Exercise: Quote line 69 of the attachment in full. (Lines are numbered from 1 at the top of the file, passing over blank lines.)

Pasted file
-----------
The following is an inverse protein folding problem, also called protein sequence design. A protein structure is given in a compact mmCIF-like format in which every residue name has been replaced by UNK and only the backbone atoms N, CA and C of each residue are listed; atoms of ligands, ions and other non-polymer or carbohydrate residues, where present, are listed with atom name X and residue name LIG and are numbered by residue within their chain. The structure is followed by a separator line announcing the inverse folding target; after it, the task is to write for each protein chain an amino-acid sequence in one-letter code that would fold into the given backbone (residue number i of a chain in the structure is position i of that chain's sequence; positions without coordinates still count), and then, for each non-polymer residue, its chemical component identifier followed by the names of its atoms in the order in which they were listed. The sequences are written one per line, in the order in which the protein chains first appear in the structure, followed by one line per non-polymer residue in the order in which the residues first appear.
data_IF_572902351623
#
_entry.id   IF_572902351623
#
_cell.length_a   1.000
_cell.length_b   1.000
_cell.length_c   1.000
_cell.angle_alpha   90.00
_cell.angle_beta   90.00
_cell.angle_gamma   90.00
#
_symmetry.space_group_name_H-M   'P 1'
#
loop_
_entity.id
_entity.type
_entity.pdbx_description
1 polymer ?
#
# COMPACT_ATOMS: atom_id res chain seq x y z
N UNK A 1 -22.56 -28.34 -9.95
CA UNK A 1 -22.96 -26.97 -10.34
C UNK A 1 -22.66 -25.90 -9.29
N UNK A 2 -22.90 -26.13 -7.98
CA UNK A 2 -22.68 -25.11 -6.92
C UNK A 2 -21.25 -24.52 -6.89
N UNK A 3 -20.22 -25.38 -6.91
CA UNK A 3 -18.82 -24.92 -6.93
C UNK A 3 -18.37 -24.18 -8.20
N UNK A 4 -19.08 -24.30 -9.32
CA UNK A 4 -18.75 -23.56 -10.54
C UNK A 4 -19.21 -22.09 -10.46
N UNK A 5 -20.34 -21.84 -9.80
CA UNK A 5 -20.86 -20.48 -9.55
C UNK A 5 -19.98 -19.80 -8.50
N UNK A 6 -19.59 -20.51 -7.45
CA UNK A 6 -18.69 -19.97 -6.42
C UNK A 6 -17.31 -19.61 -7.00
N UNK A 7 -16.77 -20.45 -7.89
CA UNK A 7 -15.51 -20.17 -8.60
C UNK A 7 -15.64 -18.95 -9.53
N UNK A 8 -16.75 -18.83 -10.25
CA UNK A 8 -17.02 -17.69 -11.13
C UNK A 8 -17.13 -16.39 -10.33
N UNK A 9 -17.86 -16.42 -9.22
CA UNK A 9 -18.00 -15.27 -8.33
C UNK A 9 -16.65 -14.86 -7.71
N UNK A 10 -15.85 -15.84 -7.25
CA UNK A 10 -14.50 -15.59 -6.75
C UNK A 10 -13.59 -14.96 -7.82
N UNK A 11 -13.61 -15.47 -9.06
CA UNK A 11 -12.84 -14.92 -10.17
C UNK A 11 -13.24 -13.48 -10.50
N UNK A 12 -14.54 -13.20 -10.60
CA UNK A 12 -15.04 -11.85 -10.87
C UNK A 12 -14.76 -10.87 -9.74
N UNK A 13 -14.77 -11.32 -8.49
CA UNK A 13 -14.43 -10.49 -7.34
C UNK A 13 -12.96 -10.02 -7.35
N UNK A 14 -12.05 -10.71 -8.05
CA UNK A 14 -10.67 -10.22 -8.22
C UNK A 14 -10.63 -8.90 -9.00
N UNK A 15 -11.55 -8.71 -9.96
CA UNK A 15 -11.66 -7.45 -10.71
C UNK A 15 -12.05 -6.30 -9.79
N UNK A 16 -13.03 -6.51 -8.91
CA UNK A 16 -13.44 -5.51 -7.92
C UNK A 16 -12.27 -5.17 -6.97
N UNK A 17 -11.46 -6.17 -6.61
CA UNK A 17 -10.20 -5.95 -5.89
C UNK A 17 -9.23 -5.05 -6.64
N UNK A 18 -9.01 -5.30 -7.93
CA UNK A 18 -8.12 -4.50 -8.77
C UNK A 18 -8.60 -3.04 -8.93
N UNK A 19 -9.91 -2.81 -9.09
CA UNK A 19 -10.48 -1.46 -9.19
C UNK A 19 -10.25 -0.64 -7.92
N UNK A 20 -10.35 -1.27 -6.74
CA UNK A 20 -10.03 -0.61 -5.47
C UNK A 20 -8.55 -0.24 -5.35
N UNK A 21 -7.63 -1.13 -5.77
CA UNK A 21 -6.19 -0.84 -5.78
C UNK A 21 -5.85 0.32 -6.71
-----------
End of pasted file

C UNK A 16 -12.27 -5.17 -6.97